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Address of the Free Constitutionalists to the People of the United States Lysander Spooner (Boston: Thayer & Eldridge, 1860). Table of Contents Note to Second Edition. Address. I. II. III. IV. V. VI. VII. VIII. IX. X. XI. XII. XIII. XIV. XV. XVI. XVII. XVIII. XIX. XX. XXI. XXII. XXIII. XXIV. A Few friends of freedom, who believe the Constitution of the United States to be a sufficient warrant for giving liberty t... (From : Anarchy Archives.)

Conclusion of Bruce Glasier's Letter. Regarding the election or appointment of directors or administrators in 9, communal society, I need say little. That such will always be necessary where society and industry, exist, I believe. That it is advisable, even if it were possible, that the persons required to direct social and industrial concerns could always be appointed on the moment, I fail to see. Nor can I understand how it is possible that in every am such appointments would meet with the approval of everybody. The same reasoning that applies to laws and majorities applies to this matter also. I heartily agree with you, however, in thinking that foremen and overseers such as we have today will be almost, if not entirely, unnecessary. The...

The history of human thought recalls the swinging of a pendulum which takes centuries to swing. After a long period of slumber comes a moment of awakening. Then thought frees herself from the chains with which those interested--rulers, lawyers, clerics--have carefully enwound her. She shatters the chains. She subjects to severe criticism all that has been taught her, and lays bare the emptiness of the religious political, legal, and social prejudices amid which she has vegetated. She starts research in new paths, enriches our knowledge with new discoveries, creates new sciences. But the inveterate enemies of thought--the government, the lawgiver, and the priest--soon recover from their defeat. By degrees they gather together their scattered forces, and remodel their faith and their code of laws to adapt them to the new needs. Then, profiting by the servility of thought and of character, which they themselves have so effectually cultivated; profiting, too,...

(Originally published in the Contemporary Review, and then reprinted as a pamphlet by Benjamin R. Tucker, 1884) An Anarchist on Anarchy by Elisée Reclus “It is a pity that such men as Elisée Reclus cannot be promptly shot.” – Providence Press To most Englishmen, the word Anarchy is so evil-sounding that ordinary readers of the Contemporary Review will probably turn from these pages with aversion, wondering how anybody could have the audacity to write them. With the crowd of commonplace chatterers we are already past praying for; no reproach is too bitter for us, no epithet too insulting. Public speakers on social and political subjects find that abuse of Anarchists is an unfailing passport to public favor. Every... (From : Anarchy Archives.)

From the upcoming "No Gods, No Masters" edited by Daniel Guerin, to be published by AK Press the summer of 1997 Anarchists Behind Bars (Summer 1921) by Gaston Leval Once I discovered that there were so many of our comrades in prison, I arranged, together with the French syndicalist delegates to make overtures to Dzerzhinsky, the People's Commissar for the Interior, implicitly obedient to Lenin. Being wary of me, my fellow delegates chose Joaquin Maurin to speak on behalf of the CNT delegation. Maurin reported back on their first audience. At the sight of the list of the prisoners whose release was being sought, Dzerzhinsky blanched, then went red with fury, arguing that these men were counterrevolutionaries in cahoots with the White general... (From : Anarchy Archives.)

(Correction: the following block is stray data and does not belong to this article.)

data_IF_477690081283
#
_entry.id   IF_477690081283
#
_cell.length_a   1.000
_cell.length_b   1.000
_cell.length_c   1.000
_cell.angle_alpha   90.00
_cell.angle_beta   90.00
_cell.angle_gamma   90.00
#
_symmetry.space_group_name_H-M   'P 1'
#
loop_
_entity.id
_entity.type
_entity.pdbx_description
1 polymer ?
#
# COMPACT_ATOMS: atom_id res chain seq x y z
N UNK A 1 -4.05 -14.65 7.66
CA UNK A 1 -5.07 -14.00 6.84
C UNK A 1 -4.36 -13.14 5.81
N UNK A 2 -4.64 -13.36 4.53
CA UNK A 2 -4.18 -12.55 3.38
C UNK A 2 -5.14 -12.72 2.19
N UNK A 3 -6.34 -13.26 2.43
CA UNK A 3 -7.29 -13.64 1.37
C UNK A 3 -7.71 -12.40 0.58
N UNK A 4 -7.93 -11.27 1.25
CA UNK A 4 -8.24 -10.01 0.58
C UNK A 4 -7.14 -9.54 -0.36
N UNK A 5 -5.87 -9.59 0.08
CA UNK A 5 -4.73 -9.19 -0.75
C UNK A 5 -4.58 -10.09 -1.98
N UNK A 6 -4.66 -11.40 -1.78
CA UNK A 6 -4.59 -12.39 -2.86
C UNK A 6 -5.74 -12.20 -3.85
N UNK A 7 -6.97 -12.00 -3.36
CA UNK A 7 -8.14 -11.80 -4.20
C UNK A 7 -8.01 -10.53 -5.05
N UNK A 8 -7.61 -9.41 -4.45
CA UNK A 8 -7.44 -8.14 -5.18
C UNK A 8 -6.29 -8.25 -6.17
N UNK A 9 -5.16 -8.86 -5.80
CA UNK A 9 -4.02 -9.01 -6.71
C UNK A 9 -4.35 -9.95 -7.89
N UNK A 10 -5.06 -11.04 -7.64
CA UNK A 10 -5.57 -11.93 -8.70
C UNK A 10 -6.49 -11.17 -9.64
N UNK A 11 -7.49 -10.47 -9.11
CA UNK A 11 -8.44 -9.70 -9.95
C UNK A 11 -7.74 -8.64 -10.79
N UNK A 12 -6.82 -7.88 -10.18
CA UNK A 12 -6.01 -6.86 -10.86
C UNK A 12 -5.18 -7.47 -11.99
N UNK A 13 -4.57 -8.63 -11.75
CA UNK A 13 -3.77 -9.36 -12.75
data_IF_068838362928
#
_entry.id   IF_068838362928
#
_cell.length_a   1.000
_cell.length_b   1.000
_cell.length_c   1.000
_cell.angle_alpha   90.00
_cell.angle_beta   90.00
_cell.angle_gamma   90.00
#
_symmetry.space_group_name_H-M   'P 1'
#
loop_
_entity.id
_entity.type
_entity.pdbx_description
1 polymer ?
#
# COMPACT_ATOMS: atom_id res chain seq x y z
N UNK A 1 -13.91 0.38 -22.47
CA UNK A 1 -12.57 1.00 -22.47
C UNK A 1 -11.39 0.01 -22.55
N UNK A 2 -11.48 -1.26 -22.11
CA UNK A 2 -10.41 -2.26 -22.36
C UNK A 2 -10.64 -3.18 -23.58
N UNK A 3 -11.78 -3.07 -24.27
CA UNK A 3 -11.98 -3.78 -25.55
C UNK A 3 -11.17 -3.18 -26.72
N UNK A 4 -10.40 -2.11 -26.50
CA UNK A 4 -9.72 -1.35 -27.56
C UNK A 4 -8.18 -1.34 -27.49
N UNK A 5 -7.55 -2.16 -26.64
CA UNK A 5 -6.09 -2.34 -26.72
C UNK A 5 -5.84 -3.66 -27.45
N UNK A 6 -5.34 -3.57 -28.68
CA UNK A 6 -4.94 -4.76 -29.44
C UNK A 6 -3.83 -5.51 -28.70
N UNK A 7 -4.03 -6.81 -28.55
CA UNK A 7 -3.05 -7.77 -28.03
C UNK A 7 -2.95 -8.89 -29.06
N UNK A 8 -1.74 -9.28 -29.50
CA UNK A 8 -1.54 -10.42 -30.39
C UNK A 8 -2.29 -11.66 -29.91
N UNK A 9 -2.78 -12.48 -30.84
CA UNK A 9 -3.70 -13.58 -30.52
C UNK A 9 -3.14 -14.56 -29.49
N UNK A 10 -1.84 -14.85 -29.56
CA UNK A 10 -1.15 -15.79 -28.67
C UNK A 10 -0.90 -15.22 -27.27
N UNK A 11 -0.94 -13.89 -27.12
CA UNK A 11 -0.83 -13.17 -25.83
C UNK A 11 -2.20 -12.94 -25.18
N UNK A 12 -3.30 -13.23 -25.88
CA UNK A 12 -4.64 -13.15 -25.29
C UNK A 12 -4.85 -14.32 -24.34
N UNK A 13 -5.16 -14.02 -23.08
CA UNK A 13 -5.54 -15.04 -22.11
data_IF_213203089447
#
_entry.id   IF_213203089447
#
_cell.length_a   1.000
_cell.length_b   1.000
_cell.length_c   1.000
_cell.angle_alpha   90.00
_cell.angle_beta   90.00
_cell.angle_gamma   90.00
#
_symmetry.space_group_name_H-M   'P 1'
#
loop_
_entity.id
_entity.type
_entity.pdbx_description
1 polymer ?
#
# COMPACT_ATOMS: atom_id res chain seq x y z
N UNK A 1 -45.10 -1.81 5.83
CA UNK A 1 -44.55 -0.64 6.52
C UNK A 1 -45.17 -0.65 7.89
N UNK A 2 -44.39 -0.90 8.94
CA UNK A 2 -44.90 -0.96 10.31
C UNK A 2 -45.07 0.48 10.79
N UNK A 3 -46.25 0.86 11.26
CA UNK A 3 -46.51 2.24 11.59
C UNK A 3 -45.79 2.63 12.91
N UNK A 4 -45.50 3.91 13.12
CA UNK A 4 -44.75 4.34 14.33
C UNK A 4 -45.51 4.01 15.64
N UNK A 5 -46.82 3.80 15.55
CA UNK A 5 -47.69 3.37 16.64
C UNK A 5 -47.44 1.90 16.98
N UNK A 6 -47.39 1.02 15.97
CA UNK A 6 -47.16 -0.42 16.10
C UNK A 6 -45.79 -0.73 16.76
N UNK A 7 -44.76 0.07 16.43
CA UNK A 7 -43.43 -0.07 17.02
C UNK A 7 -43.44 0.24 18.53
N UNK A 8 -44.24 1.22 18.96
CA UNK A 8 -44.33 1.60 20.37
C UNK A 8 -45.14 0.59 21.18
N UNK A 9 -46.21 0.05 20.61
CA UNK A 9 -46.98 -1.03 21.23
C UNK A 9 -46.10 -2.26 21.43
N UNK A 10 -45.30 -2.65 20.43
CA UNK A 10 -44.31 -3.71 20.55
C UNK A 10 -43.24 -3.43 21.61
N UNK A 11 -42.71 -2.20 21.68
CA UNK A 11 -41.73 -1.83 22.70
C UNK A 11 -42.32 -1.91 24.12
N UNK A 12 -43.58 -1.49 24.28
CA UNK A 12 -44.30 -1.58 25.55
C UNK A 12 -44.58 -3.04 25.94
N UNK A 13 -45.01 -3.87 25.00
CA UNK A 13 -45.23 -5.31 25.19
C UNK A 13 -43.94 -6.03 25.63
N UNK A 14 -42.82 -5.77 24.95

• "...what seems to be elementary and fundamental for all Socialists (Anarchists, or others) is that it is necessary to keep outside every kind of compromise with the Governments and the governing classes, so as to be able to profit by any opportunity that may present itself, and, in any case, to be able to restart and continue our revolutionary preparations and propaganda."
• "In all circumstances, it is the duty of the Socialists, and especially of the Anarchists, to do everything that can weaken the State and the capitalist class, and to take as the only guide to their conduct the interest of Socialism; or, if they are materially powerless to act efficaciously for their own cause, at least to refuse any voluntary help to the cause of the enemy, and stand aside to save at least their principles—which means to save the future."
• "..."France," or "Germany," and of other political and national agglomerations—results of historical struggles—as of homogenous ethnographic units, each having its proper interests, aspirations, and mission, in opposition to the interests, aspirations and a mission of rival units. This may be true relatively, so long as the oppressed, and chiefly the workers, have no self-consciousness, fail to recognize the injustice of their oppressors. There is, then, the dominating class only that counts; and this class, owing to its desire to conserve and to enlarge its power, even its prejudices and its own ideas, may find it convenient to excite racial ambitions and hatred, and send its nation, its flock, against "foreign" countries, with a view to releasing them from their present oppressors, and submitting them to its own political economical domination."

The workingman, whose strength and muscles are so admired by the pale, puny off-springs of the rich, yet whose labor barely brings him enough to keep the wolf of starvation from the door, marries only to have a wife and house-keeper, who must slave from morning till night, who must make every effort to keep down expenses. Her nerves are so tired by the continual effort to make the pitiful wages of her husband support both of them that she grows irritable and no longer is successful in concealing her want of affection for her lord and master, who, alas! soon comes to the conclusion that his hopes and plans have gone astray, and so practically begins to think that marriage is a failure. THE CHAIN GROWS HEAVIER AND HEAVIER As the expenses grow... (From : Anarchy Archives.)